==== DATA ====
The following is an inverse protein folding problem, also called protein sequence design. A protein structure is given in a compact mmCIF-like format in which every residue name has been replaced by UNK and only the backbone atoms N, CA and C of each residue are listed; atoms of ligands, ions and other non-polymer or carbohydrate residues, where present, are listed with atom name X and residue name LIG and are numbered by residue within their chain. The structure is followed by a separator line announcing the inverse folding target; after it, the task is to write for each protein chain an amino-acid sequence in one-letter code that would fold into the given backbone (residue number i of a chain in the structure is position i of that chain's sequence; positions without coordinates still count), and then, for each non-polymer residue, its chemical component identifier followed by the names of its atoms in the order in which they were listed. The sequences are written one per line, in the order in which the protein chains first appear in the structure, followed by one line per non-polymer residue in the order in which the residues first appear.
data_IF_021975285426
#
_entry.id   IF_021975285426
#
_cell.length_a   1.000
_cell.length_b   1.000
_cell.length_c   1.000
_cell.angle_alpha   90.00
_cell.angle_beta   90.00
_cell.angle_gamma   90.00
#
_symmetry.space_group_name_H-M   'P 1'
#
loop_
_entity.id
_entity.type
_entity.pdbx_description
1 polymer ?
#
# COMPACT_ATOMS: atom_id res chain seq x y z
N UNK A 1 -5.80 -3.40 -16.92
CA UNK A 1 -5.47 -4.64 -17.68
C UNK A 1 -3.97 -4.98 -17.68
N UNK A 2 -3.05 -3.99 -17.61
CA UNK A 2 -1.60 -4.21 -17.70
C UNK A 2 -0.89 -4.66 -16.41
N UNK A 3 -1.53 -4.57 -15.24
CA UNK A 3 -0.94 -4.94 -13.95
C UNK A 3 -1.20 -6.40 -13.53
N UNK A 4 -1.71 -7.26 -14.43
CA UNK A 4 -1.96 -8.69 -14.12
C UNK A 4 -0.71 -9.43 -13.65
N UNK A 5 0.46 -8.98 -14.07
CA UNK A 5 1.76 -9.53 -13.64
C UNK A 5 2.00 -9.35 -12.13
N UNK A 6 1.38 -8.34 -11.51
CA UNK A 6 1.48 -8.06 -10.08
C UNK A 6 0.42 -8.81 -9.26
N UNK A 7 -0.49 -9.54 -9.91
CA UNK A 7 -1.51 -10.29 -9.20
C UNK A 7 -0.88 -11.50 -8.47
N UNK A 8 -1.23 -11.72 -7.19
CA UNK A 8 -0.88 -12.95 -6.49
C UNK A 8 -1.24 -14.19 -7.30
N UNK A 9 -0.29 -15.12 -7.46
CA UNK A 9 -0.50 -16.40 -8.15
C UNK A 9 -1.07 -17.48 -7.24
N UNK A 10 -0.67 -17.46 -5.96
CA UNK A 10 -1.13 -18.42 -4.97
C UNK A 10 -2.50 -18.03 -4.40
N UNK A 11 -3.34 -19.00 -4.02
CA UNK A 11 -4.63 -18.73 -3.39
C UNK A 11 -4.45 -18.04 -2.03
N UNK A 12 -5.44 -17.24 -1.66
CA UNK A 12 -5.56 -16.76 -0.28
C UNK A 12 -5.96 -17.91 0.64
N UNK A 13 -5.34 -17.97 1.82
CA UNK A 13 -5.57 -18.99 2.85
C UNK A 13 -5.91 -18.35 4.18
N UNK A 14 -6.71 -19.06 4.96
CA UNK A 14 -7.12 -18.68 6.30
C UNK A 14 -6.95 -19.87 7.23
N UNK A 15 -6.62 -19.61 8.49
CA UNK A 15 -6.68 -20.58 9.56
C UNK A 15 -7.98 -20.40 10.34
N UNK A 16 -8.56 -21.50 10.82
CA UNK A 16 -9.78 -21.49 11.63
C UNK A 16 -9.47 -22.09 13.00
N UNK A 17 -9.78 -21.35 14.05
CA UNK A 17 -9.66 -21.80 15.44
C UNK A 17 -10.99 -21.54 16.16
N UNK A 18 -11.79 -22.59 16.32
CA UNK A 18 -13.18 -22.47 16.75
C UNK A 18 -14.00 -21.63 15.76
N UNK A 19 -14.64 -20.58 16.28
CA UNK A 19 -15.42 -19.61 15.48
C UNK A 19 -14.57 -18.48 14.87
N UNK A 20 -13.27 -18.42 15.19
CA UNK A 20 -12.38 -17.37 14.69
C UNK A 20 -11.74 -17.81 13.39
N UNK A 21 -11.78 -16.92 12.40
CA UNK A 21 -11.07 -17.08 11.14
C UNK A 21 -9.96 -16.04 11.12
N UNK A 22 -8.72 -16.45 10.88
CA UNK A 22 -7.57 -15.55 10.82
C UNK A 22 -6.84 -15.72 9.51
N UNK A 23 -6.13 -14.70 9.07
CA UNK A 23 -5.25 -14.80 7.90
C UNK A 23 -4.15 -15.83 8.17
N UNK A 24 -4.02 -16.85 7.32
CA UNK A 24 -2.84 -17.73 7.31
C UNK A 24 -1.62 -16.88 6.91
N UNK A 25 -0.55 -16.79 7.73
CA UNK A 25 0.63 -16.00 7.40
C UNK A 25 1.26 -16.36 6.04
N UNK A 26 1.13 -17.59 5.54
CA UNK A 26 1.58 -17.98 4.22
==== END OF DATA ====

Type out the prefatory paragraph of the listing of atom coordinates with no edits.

The following is an inverse protein folding problem, also called protein sequence design. A protein structure is given in a compact mmCIF-like format in which every residue name has been replaced by UNK and only the backbone atoms N, CA and C of each residue are listed; atoms of ligands, ions and other non-polymer or carbohydrate residues, where present, are listed with atom name X and residue name LIG and are numbered by residue within their chain. The structure is followed by a separator line announcing the inverse folding target; after it, the task is to write for each protein chain an amino-acid sequence in one-letter code that would fold into the given backbone (residue number i of a chain in the structure is position i of that chain's sequence; positions without coordinates still count), and then, for each non-polymer residue, its chemical component identifier followed by the names of its atoms in the order in which they were listed. The sequences are written one per line, in the order in which the protein chains first appear in the structure, followed by one line per non-polymer residue in the order in which the residues first appear.